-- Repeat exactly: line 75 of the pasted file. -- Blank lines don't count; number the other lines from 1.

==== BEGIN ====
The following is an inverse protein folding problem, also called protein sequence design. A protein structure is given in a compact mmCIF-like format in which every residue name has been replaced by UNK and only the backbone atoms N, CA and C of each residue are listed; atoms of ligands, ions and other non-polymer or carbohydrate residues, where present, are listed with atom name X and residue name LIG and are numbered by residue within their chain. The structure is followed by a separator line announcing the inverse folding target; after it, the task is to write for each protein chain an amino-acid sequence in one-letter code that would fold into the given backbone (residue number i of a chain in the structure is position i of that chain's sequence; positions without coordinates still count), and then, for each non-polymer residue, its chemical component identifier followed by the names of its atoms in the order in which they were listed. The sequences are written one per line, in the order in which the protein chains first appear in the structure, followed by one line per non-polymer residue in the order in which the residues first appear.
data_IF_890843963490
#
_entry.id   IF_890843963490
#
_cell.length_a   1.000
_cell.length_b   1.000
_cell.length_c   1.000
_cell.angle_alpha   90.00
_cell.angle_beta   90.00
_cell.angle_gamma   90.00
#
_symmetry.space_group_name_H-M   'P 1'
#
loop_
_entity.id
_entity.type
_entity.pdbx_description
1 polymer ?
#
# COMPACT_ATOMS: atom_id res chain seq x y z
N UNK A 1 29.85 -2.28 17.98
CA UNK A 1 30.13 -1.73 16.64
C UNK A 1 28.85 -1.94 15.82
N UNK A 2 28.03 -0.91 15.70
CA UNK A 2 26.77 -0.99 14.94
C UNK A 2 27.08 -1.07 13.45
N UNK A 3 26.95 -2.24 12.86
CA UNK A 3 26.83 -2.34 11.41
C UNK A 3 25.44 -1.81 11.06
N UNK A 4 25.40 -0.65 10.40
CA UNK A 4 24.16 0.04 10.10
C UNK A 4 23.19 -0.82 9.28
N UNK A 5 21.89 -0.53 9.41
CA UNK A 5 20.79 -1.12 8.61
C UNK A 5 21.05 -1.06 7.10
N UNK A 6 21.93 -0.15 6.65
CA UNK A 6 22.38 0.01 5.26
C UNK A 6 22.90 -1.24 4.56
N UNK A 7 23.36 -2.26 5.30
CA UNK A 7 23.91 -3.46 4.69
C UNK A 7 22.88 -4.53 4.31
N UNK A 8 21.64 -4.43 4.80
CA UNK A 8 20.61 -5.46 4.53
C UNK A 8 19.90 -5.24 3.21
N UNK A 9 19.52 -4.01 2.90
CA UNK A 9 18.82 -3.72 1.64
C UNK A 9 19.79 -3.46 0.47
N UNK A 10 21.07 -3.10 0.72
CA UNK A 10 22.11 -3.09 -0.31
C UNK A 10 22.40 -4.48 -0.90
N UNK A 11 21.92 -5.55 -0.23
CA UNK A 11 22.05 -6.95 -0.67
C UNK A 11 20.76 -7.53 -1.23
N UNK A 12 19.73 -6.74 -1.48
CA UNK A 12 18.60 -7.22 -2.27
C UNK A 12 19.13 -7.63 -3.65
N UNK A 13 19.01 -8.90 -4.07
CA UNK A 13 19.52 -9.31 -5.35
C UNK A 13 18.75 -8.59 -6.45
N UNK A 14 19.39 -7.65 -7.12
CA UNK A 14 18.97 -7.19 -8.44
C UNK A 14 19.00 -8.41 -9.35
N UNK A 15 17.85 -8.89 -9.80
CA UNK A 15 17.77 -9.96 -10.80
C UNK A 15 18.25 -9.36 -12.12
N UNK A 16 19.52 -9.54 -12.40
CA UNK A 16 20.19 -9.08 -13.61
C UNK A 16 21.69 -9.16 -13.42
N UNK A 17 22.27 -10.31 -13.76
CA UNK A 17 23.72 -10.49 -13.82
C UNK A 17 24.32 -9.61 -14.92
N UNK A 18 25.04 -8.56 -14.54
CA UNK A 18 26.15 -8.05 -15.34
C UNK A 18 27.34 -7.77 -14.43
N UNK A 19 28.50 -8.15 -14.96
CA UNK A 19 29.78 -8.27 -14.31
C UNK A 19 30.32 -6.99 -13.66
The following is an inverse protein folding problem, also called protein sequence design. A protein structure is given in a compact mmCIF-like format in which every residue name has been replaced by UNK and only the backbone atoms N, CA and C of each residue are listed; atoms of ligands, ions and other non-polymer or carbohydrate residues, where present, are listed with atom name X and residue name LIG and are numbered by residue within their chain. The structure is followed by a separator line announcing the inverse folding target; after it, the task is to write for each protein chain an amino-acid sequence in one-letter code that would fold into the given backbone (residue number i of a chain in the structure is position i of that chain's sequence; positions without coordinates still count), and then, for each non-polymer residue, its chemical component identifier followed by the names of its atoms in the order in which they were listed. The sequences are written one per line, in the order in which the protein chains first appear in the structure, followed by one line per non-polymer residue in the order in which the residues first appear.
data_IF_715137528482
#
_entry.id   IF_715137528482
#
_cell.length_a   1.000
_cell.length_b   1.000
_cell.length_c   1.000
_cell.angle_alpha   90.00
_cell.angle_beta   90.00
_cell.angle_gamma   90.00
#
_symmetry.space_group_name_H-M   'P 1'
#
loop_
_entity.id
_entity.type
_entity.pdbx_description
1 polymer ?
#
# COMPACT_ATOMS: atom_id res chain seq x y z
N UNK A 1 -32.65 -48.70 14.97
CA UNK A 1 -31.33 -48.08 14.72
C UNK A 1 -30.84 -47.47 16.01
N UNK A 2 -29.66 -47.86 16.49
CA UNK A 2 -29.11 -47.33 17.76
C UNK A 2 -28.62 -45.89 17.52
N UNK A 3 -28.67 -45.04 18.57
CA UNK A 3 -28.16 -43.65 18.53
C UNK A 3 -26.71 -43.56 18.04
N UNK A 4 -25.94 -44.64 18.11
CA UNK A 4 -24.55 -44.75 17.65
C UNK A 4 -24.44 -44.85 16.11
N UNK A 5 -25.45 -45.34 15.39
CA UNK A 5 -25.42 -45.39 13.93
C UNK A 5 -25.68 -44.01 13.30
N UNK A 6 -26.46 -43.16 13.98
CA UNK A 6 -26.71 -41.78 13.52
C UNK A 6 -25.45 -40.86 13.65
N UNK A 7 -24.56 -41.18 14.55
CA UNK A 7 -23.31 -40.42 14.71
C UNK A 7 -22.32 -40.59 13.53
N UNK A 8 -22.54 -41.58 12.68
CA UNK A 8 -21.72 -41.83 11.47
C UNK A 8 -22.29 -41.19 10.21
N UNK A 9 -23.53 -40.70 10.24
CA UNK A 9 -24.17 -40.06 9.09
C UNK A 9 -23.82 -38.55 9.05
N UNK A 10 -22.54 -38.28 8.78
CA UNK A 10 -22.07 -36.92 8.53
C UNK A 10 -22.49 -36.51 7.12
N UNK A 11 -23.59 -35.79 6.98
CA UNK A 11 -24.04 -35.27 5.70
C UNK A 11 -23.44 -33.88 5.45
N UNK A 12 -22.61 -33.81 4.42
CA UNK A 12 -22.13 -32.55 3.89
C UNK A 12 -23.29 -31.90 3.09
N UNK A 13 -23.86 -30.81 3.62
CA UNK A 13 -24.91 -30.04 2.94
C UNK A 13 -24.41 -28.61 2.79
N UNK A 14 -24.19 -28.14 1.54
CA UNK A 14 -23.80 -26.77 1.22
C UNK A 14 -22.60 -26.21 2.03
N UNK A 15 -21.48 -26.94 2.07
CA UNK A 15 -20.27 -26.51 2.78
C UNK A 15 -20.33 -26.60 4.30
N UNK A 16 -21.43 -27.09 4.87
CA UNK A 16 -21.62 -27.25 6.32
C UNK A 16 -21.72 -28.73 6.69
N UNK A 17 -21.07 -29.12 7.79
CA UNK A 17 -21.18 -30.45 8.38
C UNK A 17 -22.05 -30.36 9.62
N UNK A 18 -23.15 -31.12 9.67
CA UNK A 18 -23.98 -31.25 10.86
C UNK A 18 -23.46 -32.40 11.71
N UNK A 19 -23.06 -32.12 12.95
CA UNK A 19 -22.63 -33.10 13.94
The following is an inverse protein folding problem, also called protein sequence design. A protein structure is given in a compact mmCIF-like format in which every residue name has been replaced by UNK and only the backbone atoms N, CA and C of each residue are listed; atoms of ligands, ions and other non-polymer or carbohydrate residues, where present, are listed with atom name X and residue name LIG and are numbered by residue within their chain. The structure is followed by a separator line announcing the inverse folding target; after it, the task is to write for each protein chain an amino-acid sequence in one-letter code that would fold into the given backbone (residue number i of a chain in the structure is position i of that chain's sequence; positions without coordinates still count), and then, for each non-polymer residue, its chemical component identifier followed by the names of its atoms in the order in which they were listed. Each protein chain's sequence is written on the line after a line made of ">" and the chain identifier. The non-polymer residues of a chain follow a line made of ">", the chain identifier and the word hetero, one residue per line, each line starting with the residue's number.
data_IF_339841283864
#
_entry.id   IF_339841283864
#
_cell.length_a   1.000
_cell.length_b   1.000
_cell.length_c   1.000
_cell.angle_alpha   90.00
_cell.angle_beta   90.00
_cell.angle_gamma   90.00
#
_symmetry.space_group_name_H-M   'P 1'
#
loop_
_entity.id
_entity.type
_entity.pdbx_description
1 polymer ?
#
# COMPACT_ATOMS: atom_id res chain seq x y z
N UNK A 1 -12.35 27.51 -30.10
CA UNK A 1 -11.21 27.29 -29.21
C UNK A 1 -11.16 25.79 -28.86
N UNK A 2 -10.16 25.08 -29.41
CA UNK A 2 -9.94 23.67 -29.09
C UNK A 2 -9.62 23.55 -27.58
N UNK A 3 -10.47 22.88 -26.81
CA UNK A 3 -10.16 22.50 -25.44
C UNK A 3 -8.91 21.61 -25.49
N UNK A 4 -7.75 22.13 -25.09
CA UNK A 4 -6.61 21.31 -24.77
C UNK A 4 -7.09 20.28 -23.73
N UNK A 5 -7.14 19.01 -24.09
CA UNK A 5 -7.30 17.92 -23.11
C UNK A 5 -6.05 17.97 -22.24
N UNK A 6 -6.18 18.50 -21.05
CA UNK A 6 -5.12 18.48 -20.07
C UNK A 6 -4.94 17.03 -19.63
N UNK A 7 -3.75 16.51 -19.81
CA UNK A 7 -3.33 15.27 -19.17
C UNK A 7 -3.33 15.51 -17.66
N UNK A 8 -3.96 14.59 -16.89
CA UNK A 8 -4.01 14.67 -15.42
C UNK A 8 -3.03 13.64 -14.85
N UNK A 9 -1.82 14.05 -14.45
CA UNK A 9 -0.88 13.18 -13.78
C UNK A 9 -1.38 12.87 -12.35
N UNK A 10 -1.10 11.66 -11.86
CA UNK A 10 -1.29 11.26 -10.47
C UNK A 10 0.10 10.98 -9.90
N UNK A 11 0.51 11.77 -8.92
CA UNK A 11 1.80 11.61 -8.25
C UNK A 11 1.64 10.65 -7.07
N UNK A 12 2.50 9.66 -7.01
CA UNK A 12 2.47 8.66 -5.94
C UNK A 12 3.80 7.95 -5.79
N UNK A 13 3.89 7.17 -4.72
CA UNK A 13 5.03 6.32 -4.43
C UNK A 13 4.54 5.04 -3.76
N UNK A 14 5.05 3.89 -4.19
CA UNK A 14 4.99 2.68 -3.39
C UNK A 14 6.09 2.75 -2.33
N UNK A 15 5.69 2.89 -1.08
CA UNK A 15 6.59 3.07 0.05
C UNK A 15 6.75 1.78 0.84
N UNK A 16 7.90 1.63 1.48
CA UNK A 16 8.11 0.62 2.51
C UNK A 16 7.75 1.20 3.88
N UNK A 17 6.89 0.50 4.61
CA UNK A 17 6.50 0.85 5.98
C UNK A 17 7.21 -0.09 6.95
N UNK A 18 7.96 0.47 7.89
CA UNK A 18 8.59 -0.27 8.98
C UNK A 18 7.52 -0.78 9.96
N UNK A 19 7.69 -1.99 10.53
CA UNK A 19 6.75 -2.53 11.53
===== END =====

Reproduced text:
C UNK A 18 27.34 -7.77 -14.43